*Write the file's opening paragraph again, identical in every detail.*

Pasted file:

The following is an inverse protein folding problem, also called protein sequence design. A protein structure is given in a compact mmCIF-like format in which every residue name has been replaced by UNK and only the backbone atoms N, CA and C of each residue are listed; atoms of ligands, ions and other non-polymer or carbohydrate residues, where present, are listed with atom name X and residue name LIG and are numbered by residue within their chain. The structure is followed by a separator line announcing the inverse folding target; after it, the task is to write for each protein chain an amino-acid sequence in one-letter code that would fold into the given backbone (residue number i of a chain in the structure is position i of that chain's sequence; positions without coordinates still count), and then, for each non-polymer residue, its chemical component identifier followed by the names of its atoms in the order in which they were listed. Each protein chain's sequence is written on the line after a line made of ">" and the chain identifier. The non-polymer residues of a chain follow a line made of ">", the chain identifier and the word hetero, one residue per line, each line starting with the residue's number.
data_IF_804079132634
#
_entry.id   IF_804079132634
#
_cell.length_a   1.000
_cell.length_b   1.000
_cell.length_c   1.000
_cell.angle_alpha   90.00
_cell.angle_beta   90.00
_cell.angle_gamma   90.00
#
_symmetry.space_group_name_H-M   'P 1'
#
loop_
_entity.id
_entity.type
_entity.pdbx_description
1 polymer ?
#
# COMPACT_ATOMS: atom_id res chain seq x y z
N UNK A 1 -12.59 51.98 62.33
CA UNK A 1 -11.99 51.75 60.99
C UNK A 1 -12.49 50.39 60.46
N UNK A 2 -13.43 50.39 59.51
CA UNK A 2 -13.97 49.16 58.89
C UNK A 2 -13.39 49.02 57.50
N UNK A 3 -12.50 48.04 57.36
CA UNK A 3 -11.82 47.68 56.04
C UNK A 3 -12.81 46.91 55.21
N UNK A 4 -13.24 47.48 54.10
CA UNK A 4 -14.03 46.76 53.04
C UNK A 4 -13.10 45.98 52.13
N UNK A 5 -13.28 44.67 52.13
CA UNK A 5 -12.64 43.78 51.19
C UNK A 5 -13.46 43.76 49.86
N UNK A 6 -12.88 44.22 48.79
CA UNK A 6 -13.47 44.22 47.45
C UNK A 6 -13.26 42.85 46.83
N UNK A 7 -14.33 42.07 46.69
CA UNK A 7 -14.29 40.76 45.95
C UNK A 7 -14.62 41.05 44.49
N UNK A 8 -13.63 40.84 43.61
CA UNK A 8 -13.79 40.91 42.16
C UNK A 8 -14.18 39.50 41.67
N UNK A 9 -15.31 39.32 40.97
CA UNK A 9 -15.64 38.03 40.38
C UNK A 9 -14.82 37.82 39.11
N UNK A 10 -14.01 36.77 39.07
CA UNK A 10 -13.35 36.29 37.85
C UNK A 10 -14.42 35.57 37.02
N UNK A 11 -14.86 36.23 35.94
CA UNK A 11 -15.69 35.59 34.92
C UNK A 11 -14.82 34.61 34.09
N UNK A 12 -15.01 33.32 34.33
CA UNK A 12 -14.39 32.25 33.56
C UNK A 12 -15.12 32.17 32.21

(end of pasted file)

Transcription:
The following is an inverse protein folding problem, also called protein sequence design. A protein structure is given in a compact mmCIF-like format in which every residue name has been replaced by UNK and only the backbone atoms N, CA and C of each residue are listed; atoms of ligands, ions and other non-polymer or carbohydrate residues, where present, are listed with atom name X and residue name LIG and are numbered by residue within their chain. The structure is followed by a separator line announcing the inverse folding target; after it, the task is to write for each protein chain an amino-acid sequence in one-letter code that would fold into the given backbone (residue number i of a chain in the structure is position i of that chain's sequence; positions without coordinates still count), and then, for each non-polymer residue, its chemical component identifier followed by the names of its atoms in the order in which they were listed. Each protein chain's sequence is written on the line after a line made of ">" and the chain identifier. The non-polymer residues of a chain follow a line made of ">", the chain identifier and the word hetero, one residue per line, each line starting with the residue's number.